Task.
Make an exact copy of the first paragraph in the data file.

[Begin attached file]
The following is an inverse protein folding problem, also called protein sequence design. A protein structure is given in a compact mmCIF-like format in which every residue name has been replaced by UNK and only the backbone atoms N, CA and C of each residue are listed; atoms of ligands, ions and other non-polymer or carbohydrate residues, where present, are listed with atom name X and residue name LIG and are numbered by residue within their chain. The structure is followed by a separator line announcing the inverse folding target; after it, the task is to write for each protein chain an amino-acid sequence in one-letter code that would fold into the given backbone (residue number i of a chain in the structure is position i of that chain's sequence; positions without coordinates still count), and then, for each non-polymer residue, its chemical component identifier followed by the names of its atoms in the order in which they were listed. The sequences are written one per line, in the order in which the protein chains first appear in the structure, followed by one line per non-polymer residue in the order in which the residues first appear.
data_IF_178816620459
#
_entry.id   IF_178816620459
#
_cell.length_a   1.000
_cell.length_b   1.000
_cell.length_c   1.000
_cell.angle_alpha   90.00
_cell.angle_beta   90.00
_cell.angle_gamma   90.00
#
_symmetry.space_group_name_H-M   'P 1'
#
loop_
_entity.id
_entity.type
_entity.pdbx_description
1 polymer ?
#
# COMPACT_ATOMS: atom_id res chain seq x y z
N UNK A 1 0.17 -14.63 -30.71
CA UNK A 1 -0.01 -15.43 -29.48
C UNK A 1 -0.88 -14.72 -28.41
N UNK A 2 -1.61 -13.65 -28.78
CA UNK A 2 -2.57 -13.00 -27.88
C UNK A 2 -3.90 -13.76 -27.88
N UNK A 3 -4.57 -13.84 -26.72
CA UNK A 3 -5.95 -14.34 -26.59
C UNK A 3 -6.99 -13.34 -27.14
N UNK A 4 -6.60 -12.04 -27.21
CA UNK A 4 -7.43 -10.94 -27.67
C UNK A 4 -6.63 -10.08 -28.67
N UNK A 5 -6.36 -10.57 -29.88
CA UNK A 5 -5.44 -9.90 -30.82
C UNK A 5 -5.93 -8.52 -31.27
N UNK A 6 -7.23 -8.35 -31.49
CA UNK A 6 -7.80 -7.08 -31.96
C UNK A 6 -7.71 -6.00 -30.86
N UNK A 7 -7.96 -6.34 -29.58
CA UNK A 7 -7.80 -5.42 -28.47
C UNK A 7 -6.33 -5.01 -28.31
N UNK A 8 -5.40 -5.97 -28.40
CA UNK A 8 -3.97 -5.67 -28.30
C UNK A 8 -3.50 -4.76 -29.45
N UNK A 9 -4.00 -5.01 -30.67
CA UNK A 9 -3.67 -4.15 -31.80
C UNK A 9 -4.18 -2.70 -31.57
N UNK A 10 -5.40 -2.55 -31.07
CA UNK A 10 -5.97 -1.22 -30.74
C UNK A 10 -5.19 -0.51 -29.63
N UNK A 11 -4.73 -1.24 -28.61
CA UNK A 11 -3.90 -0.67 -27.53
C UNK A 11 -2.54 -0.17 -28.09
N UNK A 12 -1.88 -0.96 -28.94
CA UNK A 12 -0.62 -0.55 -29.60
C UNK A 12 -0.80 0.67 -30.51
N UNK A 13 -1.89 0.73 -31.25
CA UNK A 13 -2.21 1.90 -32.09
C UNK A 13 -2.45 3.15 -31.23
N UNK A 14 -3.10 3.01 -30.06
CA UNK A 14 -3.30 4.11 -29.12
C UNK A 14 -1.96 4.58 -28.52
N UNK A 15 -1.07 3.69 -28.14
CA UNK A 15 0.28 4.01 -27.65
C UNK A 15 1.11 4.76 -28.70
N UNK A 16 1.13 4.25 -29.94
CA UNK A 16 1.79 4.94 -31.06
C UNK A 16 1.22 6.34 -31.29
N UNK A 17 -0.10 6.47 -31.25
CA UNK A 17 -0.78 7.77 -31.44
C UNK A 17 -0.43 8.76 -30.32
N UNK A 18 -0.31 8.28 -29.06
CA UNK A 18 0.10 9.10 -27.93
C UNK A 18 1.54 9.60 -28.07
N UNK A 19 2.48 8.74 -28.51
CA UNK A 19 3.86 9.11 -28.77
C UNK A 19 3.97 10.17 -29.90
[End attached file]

The following is an inverse protein folding problem, also called protein sequence design. A protein structure is given in a compact mmCIF-like format in which every residue name has been replaced by UNK and only the backbone atoms N, CA and C of each residue are listed; atoms of ligands, ions and other non-polymer or carbohydrate residues, where present, are listed with atom name X and residue name LIG and are numbered by residue within their chain. The structure is followed by a separator line announcing the inverse folding target; after it, the task is to write for each protein chain an amino-acid sequence in one-letter code that would fold into the given backbone (residue number i of a chain in the structure is position i of that chain's sequence; positions without coordinates still count), and then, for each non-polymer residue, its chemical component identifier followed by the names of its atoms in the order in which they were listed. The sequences are written one per line, in the order in which the protein chains first appear in the structure, followed by one line per non-polymer residue in the order in which the residues first appear.